Sunday, November 22, 2015


I will be spending a good part of my Thanksgiving break reading poetry for the CYBILS.  This morning I started with WINTER BEES AND OTHER POEMS OF THE COLD by one of my favorite poet-scientists Joyce Sidman. I have been using this book with students and teachers for about a year, I'm actually not sure why I have not yet reviewed it.

WINTER BEES is a celebration of nature in winter. Animal poems include the tundra swan, snakes, the moose, winter bees, the raven and wolf (did you know they actually work together to hunt?) the vole, the chickadee, and a very weird bug called a springtail or snow flea. Other poems celebrate snowflakes, trees, and skunk cabbage. Each poem is accompanied by a super interesting informational piece. Did you know for instance, that honeybees are one of the few insects in the Northern Hemisphere that remain active in the winter?
As the weather turns cold, the bees huddle together around the queen, who represents the future of the hive. The colder it gets, the tighter they huddle, shrinking to a football-sized mass that slowly eats its way through the carefully stored honey. Hungry hive mates farther from the honeycomb will then beg for food, which is then passed from bee to bee. When hive temperatures drop to dangerous levels, the outer-rim bees sound the alarm and the cluster begins to "shiver"-- flex their flight muscles-- to generate heat…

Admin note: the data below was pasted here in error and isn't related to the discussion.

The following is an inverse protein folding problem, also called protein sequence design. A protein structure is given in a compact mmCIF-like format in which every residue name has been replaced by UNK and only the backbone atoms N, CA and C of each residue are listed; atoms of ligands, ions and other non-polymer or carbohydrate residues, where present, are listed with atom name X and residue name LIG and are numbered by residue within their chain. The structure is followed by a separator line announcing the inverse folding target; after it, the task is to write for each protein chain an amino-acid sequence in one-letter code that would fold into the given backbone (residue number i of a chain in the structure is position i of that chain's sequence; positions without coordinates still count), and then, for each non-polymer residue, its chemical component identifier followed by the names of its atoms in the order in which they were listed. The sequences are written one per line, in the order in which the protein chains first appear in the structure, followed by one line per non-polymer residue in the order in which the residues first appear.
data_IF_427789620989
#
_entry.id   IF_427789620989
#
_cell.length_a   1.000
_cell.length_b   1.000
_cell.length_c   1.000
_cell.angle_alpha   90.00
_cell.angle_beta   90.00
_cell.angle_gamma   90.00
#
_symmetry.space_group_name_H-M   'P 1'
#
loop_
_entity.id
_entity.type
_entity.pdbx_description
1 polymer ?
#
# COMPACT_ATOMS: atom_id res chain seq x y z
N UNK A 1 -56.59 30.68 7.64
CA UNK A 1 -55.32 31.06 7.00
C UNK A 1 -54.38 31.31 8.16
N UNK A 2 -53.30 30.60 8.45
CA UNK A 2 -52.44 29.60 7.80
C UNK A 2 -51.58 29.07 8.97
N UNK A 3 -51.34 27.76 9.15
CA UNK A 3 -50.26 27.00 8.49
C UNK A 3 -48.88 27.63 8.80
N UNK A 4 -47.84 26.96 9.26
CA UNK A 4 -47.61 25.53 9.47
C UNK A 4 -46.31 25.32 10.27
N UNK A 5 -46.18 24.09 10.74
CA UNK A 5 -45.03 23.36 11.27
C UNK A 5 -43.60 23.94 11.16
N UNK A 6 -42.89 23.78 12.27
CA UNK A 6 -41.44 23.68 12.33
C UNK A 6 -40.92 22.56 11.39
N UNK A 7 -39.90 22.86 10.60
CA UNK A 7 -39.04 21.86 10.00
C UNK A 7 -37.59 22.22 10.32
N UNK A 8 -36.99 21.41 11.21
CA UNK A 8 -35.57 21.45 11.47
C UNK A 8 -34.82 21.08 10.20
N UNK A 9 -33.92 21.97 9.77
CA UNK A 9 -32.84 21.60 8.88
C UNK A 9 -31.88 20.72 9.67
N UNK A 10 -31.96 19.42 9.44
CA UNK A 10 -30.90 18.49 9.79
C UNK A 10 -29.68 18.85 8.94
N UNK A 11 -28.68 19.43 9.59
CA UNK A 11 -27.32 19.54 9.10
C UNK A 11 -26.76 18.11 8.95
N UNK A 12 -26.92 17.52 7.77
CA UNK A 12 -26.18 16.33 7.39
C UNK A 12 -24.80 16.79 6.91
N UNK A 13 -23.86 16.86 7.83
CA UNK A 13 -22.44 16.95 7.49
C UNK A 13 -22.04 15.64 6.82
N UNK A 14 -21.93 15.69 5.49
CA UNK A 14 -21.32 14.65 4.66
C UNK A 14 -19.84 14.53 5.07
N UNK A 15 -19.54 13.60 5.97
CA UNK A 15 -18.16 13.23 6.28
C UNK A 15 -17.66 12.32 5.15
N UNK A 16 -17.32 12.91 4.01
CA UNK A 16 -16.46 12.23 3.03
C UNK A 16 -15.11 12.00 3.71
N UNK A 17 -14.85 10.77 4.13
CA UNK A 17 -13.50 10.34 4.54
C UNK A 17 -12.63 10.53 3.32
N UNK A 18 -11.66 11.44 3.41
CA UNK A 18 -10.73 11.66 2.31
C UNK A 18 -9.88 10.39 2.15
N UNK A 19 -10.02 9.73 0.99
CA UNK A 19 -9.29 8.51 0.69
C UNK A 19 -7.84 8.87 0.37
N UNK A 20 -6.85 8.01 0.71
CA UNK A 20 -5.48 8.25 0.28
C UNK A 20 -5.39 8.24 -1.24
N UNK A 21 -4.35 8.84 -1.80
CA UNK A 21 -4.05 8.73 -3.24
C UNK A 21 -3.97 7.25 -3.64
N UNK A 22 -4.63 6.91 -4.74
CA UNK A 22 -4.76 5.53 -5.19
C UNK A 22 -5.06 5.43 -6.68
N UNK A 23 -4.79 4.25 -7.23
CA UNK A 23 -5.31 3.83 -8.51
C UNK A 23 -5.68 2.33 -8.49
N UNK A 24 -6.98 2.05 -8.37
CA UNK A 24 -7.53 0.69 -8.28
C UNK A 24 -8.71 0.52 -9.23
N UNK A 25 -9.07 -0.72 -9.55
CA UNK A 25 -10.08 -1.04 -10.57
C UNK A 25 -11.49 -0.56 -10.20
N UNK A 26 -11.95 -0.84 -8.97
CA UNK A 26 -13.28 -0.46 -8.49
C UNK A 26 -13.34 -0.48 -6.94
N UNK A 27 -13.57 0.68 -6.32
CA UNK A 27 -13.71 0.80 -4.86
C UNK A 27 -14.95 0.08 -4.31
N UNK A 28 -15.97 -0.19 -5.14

My favorite poem, I think, because there it includes so much wisdom:

           by Joyce Sidman

What do trees know?
                    To bend when the wild winds blow.
                     Roots are deep and time is slow.
                     All we grasp we must let go.

What do trees know?
                      Buds can weather ice and snow.
                      Dark gives way to sunlight's glow.
                      Strength and stillness help us grow.

The book is illustrated by Minnesota printmaker, Rick Allen, who claims to have lots of experience observing winter. Allen used linoleum blocks (nearly two hundred of them, according to the front of the book). Allen digitally scanned the prints and layered them to create the illustrations in the book. The book also includes a glossary, an unusual touch in a poetry book.

I can definitely see using WINTER BEES as a mentor text for young researchers and poets.

1 comment:

Ramona said...

Carol, I loved reading this book earlier in the year. And now, I have a poem to add to my writer's notebook. I somehow missed celebrating this poem when I read the book. Thanks for sharing it here!